Fire Note Says: St. Paul & The Broken Bones maintain their soulful energy.
Album Review: With their third album in six years, St. Paul & The Broken Bones, no longer satisfied with being appreciated for their status as a world class retro-soul act with strong Gospel music influences, charismatic vocalist Paul Janeway and his rockin’ brass band seek to expand and broaden their sound. Early performances on “Late Night With David Letterman” performing “Call Me,” earned Janeway comparisons to Otis Redding, while his raw and bluesy rendition of “Grass Is Greener,” that only aired on the internet, led Dave to ask “are you alright? We’ll get you someone to talk to.” Lightning seemed to strike twice with “I’ll Be Your Woman” on the band’s sophomore release, Sea of Noise, and that same contagious energy flowed through the performances of two new songs on Jimmy Kimmel back in September, “Apollo,” which draws comparisons to Al Green,” and “GotItBad,” which finds the band locked down in a funky groove that recalls music out of the famed Muscle Shoals studio in Alabama, aired on Stax Records out of Memphis.
Janeway and the seven other members of St. Paul & The Broken Bones – Jesse Phillips on bass, Browan Lollar on guitar, Al Gamble on keyboards, Andrew Lee on drums, Allen Branstetter on trumpet, Chad Fisher on trombone, and newest member, Amari Ansari on sax – share those Alabama roots, and come by the Southern accents in their music quite naturally. Eager to leave the retro label behind, this third album, Young Sick Camellia, which draws its name from the Alabama state flower, was produced by Jack Splash, known for work with John Legend, Alicia Keys, Kendrick Lamar, and a host of newer hip hop and R&B acts. There’s no way they can escape that traditional big brass band sound, but they’ve loosened up the formula, experimented with new sounds and found ways to serve the best of past while working toward a wider range so that they don’t live or die by comparisons to their musical influences, by including more input from the players in shaping the compositions.
These sonic extensions are matched by some of Janeway’s most personal lyrics to date, as he reflects on his relationships to his conservative family roots, and his own path which has led him to very different ways of thinking, yet still maintaining those connections to his father and grandfather. In fact there our four brief excerpts to stories told by his granddad interspersed with the songs, that were recorded before his grandfather’s unexpected death. Janeway himself abandoned a career as a preacher to turn his attention to music, and that journey finds it’s way into the songs. In “Convex” he sings of “a preacher conning Jesus in a storm/Plastic soul singing of money on his mind/He just can’t deny giving out his passion.” While in “GotItBad,” built on a groove that would make Isaac Hayes hop to, he sings of how “Jesus ain’t the problem but he started one,” before referring to a “Preacher of elastic” who sings that “Love is for the mercy.”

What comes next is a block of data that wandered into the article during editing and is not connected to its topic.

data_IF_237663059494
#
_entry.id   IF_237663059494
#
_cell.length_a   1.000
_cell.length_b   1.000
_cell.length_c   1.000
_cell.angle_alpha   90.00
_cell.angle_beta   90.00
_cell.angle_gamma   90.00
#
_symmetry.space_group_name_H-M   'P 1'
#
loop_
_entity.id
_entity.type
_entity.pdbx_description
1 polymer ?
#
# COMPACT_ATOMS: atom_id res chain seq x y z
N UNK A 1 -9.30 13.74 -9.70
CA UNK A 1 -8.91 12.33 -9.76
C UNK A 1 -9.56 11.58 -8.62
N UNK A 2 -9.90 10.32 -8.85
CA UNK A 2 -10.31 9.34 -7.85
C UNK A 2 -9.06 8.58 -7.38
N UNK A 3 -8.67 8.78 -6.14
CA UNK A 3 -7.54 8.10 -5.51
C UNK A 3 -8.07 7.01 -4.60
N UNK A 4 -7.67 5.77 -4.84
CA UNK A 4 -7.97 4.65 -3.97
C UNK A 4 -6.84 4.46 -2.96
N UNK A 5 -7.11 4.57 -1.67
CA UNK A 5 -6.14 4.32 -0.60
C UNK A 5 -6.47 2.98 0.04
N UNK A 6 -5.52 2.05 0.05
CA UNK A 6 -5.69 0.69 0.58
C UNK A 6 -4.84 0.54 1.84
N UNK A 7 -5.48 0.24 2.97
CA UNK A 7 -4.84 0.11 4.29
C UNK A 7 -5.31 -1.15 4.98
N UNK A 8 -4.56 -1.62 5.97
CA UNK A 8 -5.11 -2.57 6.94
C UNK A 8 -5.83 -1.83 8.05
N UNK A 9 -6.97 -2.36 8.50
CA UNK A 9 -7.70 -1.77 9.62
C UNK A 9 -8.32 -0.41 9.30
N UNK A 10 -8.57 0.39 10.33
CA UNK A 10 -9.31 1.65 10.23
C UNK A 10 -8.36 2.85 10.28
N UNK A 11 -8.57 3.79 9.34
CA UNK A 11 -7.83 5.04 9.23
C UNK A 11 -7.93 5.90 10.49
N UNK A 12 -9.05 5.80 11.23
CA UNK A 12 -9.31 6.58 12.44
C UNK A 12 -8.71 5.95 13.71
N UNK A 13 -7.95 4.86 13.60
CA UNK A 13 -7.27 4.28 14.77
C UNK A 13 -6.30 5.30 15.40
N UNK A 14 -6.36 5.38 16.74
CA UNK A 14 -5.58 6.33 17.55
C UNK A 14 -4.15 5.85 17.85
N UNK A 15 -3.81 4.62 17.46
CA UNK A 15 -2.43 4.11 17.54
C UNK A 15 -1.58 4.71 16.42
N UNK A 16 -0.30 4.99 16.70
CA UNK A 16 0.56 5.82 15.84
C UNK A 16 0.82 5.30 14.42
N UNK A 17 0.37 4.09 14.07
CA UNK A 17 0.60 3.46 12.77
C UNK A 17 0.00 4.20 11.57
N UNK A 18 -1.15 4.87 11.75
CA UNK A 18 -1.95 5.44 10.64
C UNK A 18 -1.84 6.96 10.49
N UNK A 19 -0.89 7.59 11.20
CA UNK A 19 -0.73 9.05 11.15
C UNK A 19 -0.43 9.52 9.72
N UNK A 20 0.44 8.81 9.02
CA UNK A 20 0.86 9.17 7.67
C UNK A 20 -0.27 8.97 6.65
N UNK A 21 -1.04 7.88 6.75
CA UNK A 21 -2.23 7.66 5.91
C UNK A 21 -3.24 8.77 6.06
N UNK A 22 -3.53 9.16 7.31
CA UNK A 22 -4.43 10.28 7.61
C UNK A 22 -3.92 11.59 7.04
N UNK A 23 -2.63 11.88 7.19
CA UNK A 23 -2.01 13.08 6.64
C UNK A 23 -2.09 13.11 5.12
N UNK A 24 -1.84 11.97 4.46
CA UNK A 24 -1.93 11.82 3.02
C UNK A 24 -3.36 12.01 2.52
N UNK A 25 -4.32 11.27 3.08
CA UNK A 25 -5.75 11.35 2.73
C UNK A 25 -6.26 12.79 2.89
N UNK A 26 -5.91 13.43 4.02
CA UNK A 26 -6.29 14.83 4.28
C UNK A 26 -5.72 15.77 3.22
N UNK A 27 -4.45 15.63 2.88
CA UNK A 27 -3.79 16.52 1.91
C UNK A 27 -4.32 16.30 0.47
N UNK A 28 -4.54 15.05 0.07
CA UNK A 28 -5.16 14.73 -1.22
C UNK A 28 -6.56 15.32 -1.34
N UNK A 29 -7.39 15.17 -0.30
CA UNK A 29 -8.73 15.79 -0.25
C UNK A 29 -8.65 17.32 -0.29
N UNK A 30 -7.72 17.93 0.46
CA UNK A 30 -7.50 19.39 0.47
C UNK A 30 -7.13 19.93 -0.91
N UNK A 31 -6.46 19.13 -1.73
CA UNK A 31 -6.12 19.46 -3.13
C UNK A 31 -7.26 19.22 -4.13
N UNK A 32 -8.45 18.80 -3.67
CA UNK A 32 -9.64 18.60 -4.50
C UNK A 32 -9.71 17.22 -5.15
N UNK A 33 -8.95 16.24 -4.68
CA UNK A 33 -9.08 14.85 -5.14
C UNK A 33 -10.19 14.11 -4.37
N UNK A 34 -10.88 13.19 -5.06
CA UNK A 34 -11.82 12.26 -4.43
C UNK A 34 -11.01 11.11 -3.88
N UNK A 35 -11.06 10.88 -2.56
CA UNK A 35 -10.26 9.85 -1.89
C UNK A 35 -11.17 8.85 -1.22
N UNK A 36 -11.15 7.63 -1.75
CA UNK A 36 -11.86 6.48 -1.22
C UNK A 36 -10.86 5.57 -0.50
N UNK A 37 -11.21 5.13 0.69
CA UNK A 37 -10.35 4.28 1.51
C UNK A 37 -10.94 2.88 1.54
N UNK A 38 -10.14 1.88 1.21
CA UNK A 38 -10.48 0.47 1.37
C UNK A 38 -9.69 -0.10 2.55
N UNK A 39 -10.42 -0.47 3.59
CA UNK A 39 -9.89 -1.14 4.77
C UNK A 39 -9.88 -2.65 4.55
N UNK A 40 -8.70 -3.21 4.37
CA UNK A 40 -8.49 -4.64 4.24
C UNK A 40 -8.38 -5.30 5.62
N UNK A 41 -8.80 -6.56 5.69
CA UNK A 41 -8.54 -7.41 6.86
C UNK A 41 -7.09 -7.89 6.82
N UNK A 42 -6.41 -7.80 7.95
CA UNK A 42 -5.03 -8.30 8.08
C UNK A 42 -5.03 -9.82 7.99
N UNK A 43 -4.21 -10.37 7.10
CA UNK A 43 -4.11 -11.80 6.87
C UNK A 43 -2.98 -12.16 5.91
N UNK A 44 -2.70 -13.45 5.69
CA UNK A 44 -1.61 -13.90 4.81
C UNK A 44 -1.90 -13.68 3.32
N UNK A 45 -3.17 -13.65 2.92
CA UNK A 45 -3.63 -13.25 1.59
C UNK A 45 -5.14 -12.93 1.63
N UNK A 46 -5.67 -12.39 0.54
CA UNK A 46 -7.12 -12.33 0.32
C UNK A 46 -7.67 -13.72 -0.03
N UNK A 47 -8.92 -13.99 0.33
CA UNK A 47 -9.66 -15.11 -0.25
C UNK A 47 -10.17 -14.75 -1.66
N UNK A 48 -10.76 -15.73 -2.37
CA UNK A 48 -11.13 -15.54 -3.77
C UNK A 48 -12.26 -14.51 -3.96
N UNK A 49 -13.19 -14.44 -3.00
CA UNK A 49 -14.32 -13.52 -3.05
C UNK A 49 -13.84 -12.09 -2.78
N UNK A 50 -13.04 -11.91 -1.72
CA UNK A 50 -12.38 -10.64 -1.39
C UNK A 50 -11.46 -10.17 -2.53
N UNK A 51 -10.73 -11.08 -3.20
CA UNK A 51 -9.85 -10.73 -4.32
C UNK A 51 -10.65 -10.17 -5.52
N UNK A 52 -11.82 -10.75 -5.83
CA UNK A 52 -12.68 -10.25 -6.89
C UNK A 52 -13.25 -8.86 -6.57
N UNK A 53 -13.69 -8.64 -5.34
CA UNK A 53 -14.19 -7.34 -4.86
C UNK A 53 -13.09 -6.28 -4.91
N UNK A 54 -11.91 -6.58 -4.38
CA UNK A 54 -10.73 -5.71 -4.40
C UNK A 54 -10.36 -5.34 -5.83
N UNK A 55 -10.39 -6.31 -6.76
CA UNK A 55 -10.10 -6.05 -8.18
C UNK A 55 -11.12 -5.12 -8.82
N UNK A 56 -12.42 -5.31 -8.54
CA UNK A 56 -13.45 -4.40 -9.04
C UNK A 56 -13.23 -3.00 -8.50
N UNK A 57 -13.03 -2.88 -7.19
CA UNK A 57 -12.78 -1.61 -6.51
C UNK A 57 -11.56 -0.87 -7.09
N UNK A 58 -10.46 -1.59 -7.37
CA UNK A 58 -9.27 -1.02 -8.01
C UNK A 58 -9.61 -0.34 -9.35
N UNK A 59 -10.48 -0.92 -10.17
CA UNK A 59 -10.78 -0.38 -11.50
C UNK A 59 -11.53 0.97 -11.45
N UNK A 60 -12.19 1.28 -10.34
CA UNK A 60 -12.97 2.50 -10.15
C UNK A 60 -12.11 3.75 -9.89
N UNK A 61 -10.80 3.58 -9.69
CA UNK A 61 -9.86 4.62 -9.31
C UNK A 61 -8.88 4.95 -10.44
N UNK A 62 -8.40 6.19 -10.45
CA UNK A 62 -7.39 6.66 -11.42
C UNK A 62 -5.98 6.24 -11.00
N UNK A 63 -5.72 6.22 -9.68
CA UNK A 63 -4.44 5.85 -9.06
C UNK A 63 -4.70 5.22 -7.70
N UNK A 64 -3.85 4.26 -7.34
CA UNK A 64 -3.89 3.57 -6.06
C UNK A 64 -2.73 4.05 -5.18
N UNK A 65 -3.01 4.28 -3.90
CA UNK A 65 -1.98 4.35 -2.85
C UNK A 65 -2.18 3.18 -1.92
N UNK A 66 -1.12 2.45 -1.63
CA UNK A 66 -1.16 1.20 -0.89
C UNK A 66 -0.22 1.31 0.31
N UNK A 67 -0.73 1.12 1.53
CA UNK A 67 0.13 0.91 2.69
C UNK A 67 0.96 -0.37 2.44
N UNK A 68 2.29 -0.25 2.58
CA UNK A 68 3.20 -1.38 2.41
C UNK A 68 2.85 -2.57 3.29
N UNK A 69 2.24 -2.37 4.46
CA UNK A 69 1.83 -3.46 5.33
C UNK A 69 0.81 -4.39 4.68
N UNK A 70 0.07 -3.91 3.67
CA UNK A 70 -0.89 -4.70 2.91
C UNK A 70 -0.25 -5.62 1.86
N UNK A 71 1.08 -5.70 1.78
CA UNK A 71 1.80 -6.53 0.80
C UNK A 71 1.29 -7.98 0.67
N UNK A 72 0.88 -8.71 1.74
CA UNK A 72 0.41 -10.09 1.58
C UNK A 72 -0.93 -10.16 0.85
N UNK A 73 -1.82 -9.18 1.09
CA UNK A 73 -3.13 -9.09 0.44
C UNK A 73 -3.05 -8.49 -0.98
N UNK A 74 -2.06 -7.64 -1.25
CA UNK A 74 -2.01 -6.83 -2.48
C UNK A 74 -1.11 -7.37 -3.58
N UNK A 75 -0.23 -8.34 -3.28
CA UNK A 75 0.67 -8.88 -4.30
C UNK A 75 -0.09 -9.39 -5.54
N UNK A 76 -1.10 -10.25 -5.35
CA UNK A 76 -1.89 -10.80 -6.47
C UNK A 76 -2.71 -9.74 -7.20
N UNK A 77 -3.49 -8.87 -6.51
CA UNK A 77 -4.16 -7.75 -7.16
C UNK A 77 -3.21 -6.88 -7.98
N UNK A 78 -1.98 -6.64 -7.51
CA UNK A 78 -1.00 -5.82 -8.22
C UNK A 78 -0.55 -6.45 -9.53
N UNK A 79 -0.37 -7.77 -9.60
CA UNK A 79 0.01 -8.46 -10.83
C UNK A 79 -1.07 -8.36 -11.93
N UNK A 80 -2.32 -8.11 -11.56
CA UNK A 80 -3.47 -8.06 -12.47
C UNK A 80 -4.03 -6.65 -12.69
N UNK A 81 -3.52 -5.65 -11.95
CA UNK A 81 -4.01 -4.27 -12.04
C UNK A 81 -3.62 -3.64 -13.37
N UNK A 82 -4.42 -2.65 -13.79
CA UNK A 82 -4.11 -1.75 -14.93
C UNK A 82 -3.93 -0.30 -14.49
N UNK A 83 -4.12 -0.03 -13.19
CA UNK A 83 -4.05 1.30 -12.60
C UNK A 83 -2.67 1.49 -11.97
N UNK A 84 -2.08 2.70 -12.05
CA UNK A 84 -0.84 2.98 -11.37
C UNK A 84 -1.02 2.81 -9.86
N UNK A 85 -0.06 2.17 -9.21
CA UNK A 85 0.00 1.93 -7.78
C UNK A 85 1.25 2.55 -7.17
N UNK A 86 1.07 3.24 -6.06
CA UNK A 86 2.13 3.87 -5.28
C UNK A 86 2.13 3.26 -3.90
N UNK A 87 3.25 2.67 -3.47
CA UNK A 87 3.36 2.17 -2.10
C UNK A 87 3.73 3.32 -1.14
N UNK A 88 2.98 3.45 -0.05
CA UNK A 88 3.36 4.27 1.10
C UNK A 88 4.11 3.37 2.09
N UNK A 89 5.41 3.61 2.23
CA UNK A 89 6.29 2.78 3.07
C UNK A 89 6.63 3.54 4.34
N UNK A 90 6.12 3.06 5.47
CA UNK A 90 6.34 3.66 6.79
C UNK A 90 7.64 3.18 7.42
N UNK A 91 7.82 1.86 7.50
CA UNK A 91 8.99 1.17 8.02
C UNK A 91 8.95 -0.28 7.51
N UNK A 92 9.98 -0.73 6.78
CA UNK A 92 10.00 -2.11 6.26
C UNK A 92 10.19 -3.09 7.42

In a number of songs, like “NASA” and “Apollo,” Janeway is happy to mix his metaphors, talk of space travel and the distance in loving family relationships, you can create some distance, go to the moon even, but there’s no escaping: “DNA always leaves a trail… there’s nowhere to go.” But mostly, his songs settle into familiar grooves, and familiar notions, like “I can’t live without you” (“LivWithOutU”), and “I love ya, baby” (“Apollo”), while he’s really wrestling with his demons in “Concave” or reflecting on the hold family has on him in “Bruised Fruit,” acknowledging that “Blood is what I can’t escape,” and that “You’re in me when I leave alone/Till the lights go out some day.”
Janeway is such an impassioned live performer, and his go for broke live performances appear to bring the best out of his band-mates, something that doesn’t always translate easily to the recording studio. But with each album, the band’s grown in musical sophistication and depth, and even if they work best and drawing people to those live performances they have served a meaningful purpose. You can’t easily capture the creative spark in a bottle, but on Young Sick Camellia, St. Paul & The Broken Bones manage to maintain that soulful energy while moving further toward their goal through songs that transcend the commonplace by expanding where soulful R&B and spirited performance can take the listener.
Key Tracks: “Apollo” / “GotItBad” / “LivWithOutU”
Artists With Similar Fire: Leon Bridges / Alabama Shakes / Al Green
St. Paul & The Broken Bones Website
St. Paul & The Broken Bones Facebook
– Reviewed by Brian Q. Newcomb
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